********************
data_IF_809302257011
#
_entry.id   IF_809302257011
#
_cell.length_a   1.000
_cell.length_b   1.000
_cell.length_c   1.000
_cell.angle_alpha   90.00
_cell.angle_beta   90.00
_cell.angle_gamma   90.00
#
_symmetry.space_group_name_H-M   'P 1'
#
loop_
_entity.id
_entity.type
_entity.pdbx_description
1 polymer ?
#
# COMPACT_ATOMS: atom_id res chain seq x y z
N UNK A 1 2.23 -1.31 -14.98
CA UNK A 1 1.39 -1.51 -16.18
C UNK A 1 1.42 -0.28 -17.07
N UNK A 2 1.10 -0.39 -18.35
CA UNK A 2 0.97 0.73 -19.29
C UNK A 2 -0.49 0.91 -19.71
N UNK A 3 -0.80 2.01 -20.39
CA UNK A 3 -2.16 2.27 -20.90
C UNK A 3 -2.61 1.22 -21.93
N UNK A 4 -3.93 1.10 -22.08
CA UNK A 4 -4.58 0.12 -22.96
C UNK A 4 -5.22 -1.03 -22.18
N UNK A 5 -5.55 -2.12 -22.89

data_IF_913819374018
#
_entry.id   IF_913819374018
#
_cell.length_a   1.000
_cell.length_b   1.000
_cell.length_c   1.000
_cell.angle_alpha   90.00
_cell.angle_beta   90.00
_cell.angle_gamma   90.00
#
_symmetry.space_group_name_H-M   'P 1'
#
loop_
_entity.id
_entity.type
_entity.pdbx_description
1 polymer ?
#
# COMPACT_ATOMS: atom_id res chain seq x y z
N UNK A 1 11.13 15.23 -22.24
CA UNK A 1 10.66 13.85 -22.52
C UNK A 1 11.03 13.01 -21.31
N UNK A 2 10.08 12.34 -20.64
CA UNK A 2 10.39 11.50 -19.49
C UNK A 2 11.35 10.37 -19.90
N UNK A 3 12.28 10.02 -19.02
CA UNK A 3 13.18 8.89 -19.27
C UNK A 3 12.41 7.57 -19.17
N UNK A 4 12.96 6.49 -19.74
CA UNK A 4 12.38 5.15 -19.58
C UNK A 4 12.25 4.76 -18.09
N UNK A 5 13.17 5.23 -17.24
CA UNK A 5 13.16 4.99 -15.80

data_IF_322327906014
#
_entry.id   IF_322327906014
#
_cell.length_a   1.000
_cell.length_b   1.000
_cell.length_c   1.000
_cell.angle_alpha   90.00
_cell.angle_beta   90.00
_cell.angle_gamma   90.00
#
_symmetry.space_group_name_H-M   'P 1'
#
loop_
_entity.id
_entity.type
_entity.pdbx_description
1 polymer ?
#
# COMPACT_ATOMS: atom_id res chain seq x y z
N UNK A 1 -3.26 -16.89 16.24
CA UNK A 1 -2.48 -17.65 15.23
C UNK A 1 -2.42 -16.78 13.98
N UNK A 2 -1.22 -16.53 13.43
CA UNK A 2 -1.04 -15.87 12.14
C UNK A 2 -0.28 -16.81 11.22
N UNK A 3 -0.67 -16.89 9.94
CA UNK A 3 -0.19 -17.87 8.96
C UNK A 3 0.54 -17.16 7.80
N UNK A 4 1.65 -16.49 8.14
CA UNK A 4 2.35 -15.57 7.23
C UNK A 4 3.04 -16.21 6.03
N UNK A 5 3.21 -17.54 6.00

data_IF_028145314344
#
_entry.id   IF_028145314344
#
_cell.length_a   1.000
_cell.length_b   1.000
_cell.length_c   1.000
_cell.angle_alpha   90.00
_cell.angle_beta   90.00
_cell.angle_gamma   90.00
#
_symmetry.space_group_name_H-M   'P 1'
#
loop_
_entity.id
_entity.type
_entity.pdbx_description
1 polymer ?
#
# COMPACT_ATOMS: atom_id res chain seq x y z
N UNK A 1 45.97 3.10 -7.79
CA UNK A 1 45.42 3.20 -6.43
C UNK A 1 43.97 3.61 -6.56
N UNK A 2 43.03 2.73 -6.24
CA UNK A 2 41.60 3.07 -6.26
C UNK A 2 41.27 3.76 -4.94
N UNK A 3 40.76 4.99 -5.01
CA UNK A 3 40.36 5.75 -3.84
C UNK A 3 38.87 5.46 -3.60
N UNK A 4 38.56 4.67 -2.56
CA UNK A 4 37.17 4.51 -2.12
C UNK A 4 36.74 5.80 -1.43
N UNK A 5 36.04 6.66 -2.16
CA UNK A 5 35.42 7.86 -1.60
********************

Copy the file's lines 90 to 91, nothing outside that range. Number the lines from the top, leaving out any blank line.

C UNK A 1 -2.42 -16.78 13.98
N UNK A 2 -1.22 -16.53 13.43